Format of Original
Institute of Electrical and Electronics Engineers
2014 Annual International Conference of the IEEE Engineering in Medicine and Biology Society (EMBC)
Original Item ID
Neurological deficits after cerebrovascular accidents very frequently disrupt the kinematics of voluntary movements with the consequent impact in daily life activities. Robotic methodologies enable the quantitative characterization of specific control deficits needed to understand the basis of functional impairments and to design effective rehabilitation therapies. In a group of right handed chronic stroke survivors (SS) with right side hemiparesis, intact proprioception, and differing levels of motor impairment, we used a robotic manipulandum to study right arm function during discrete point-to-point reaching movements and reciprocal out-and-back movements to visual targets. We compared these movements with those of neurologically intact individuals (NI). We analyzed the presence of secondary submovements in the initial (i.e. outward) trajectory portion of the two tasks and found that the SS with severe impairment (FM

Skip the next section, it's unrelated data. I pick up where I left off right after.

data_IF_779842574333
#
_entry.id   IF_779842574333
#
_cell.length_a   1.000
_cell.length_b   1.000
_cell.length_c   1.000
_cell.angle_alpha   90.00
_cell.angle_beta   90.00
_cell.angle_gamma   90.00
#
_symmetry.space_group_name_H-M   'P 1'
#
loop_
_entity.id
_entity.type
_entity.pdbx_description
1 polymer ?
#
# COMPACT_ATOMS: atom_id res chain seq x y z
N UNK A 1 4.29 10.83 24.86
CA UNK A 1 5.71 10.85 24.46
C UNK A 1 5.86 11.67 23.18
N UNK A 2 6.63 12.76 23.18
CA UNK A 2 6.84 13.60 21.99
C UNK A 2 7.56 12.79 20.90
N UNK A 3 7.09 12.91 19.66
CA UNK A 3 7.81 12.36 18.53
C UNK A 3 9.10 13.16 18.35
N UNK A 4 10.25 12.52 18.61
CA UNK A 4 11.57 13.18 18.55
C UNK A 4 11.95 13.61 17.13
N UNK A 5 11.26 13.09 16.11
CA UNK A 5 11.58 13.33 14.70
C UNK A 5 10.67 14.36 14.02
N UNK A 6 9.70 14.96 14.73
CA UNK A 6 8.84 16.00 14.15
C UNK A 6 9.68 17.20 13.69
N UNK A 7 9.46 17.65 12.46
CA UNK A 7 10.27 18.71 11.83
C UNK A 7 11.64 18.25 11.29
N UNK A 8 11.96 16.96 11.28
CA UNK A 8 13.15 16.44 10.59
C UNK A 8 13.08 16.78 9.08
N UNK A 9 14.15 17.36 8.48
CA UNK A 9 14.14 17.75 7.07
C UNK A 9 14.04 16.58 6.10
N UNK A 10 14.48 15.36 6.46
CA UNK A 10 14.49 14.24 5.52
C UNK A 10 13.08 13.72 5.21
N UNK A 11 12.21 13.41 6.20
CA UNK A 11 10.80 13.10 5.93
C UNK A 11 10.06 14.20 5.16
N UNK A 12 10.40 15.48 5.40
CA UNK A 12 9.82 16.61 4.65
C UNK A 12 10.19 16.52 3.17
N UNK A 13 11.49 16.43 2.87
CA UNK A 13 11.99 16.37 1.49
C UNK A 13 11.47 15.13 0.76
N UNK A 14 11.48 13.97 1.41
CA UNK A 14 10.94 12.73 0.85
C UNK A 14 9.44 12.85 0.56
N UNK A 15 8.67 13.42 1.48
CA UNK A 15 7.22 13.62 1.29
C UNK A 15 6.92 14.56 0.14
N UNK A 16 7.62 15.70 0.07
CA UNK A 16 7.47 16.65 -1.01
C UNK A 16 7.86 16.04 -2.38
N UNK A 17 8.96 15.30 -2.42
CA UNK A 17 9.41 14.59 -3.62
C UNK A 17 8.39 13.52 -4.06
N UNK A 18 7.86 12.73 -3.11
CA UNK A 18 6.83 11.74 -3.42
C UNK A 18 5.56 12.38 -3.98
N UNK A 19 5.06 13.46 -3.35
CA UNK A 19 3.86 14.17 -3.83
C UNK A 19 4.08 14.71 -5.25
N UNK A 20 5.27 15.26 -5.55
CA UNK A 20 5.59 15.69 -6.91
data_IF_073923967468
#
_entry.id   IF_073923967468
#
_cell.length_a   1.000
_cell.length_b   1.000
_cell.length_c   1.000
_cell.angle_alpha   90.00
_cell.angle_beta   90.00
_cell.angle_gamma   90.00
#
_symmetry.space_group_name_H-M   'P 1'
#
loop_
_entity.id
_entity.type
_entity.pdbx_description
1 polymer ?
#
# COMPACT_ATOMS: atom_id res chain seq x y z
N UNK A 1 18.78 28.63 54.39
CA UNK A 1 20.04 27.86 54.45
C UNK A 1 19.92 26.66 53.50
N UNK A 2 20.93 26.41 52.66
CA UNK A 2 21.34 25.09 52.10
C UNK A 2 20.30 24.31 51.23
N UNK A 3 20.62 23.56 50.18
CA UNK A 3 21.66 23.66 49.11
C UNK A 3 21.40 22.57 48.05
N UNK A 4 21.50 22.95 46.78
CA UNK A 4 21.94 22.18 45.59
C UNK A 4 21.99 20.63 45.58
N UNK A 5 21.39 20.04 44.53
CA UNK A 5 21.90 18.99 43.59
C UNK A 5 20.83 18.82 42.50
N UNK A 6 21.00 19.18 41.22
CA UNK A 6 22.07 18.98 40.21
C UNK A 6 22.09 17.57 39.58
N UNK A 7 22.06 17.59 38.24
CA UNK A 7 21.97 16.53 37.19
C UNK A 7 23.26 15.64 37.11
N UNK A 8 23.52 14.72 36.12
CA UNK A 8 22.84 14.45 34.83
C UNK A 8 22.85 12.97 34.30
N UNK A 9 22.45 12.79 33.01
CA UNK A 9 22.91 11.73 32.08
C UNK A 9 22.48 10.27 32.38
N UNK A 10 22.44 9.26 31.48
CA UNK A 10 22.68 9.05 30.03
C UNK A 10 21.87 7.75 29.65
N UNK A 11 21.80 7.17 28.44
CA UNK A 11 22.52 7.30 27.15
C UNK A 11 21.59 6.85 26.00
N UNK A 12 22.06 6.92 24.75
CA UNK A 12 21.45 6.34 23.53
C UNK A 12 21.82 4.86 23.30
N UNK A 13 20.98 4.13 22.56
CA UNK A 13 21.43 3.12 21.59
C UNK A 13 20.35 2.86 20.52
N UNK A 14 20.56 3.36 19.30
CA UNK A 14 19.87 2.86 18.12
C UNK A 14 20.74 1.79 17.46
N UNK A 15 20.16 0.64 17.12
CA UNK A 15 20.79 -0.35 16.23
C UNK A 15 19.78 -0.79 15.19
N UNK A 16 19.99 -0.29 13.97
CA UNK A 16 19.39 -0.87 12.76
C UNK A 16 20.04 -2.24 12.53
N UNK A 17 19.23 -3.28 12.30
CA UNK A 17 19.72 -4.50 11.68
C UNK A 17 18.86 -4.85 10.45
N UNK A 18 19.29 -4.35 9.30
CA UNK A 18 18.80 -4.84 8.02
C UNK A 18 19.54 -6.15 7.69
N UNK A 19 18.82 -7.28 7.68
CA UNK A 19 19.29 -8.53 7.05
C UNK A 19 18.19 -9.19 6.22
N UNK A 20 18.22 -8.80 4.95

Simo, Lucia S.; Piovesan, Davide; Laczko, Jozsef; Ghez, Claude; and Scheidt, Robert A., "Submovements During Reaching Movements after Stroke" (2014). Biomedical Engineering Faculty Research and Publications. 246.
Accepted version. Published as part of the proceedings of the conference, 2014 36th Annual International Conference of the IEEE Engineering in Medicine and Biology Society (EMBC), 2014: 5357-5360. DOI. © 2014 Institute of Electrical and Electronics Engineers (IEEE). Used with permission.